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U.S. Supreme Court

Southeastern Promotions, Ltd. v. Conrad, 420 U.S. 546 (1975)

Southeastern Promotions, Ltd. v. Conrad

No. 73-1004

Argued October 17, 1974

Decided March 18, 1975

420 U.S. 546


Petitioner, a promoter of theatrical productions, applied to respondents, members of a municipal board charged with managing a city auditorium and a city leased theater, to present a musical production at the theater. Upon the basis of outside reports from which it concluded that the production would not be "in the best interest of the community," respondents rejected the application. Petitioner's subsequent motion for a preliminary injunction was denied following a hearing by the District Court, which did not review the merits of respondents' decision but concluded that petitioner had not met the burden of proving irreparable injury. Petitioner then sought a permanent injunction permitting it to use the auditorium. Several months later, respondents filed their first responsive pleading, and the District Court, after a three-day hearing on the content of the musical, concluded that the production contained obscene conduct not entitled to First Amendment protection, and denied injunctive relief. The Court of Appeals affirmed.


1. Respondents' denial of use of the municipal facilities for the production, which was based on the board members' judgment of the musical's content, constituted a prior restraint. Shuttlesworth v. Birmingham, 394 U. S. 147; Cantwell v. Connecticut, 310 U. S. 296. Pp. 420 U. S. 552-558.

2. A system of prior restraint "avoids constitutional infirmity only if it takes place under procedural safeguards designed to obviate the dangers of a censorship system," Freedman v. Maryland, 380 U. S. 51, 380 U. S. 58, viz., (1) the burden of instituting judicial proceedings, and of proving that the material is unprotected, must rest on the censor; (2) any restraint before judicial review can be imposed only for a specified brief period and only to preserve the status quo; and (3) a prompt judicial determination must be assured. Since those safeguards in several respects were lacking here, respondents' action violated petitioner's First Amendment rights. Pp. 420 U. S. 558-562.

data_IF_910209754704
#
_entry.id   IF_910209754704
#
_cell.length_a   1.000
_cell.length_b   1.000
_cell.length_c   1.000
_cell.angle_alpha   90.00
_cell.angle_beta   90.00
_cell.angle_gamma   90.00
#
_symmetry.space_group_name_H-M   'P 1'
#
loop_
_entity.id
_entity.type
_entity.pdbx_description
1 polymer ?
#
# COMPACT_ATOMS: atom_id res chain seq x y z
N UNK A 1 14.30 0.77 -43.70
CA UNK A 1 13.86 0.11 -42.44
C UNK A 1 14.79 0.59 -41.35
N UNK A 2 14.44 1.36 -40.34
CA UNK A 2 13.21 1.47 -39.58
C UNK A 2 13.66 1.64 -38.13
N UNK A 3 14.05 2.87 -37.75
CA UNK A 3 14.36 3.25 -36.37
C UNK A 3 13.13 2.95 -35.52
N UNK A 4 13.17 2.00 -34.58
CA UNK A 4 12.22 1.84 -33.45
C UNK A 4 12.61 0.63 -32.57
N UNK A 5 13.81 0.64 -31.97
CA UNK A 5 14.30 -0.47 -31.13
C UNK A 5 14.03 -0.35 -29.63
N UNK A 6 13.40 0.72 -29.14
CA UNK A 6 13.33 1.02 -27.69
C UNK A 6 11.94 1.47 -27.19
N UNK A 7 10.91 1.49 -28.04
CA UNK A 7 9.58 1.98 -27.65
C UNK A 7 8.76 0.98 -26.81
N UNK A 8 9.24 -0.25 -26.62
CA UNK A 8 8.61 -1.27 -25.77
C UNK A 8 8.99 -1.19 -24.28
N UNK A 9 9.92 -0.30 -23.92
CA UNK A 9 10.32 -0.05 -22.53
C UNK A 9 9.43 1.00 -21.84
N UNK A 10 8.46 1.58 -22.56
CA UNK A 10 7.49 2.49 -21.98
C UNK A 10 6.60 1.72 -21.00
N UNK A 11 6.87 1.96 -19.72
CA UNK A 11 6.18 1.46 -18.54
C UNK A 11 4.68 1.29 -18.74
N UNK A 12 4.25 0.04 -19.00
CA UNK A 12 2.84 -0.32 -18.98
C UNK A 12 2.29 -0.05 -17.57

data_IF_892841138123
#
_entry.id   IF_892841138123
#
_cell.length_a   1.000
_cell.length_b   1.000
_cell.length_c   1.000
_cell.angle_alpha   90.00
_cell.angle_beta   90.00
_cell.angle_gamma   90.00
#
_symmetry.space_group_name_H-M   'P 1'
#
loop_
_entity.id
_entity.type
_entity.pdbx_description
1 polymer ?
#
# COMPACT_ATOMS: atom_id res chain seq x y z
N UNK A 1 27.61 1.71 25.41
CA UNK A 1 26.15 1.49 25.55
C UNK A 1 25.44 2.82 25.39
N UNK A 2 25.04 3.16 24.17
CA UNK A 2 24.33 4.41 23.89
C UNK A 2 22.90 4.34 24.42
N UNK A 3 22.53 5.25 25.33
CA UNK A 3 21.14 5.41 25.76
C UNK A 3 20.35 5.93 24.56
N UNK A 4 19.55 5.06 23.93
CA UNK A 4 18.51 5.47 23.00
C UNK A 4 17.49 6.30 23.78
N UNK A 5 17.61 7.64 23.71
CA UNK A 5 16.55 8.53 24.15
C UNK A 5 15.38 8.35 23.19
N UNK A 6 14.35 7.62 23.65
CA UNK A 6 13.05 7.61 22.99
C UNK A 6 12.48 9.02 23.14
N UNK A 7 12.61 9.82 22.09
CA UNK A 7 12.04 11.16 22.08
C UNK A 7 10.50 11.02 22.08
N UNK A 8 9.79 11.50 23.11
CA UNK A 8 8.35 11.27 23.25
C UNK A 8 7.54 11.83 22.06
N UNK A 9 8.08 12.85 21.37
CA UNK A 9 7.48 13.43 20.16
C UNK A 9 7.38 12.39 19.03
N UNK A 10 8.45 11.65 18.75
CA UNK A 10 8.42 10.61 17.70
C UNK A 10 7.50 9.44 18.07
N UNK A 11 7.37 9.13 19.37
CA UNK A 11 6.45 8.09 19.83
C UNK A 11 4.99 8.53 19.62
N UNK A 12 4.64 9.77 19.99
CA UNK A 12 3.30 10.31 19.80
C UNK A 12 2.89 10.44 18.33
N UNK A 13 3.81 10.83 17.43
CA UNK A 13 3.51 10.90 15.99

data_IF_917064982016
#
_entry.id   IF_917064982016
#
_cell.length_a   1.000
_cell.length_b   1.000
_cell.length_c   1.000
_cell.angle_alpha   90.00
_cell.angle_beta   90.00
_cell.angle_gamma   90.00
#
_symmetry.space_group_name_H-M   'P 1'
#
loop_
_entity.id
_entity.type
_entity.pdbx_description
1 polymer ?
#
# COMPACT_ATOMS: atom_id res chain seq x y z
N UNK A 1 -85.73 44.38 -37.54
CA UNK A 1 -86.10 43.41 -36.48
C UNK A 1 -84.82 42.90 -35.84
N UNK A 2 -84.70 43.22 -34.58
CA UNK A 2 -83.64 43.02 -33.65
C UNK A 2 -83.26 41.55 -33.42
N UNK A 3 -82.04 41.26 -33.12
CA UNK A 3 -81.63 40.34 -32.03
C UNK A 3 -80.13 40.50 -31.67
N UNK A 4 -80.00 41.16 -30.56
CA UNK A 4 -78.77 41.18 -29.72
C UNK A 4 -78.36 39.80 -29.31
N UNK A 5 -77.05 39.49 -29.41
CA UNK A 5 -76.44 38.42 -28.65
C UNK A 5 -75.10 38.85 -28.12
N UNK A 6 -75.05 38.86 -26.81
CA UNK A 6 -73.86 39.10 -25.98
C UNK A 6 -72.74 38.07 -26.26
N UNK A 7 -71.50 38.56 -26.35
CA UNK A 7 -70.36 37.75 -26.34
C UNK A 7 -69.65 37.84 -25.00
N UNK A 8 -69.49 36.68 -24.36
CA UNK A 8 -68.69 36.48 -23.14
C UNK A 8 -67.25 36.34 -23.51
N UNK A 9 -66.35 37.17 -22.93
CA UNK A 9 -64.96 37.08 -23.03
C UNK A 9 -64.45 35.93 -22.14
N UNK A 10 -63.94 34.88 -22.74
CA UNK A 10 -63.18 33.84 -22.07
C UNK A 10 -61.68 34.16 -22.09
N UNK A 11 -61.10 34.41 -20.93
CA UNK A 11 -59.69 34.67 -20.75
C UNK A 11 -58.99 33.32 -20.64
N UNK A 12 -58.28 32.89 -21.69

486 F.2d 894, reversed.

Page 420 U. S. 547

BLACKMUN, J, delivered the opinion of the Court, in which BRENNAN, STEWART, MARSHALL, and POWELL, JJ., joined. DOUGLAS, J., filed an opinion dissenting in part and concurring in the result in part, post, p. 420 U. S. 563. WHITE, J., filed a dissenting opinion, in which BURGER, C.J.,joined, post, p. 420 U. S. 564. REHNQUIST, J., filed a dissenting opinion, post, p. 420 U. S. 570.

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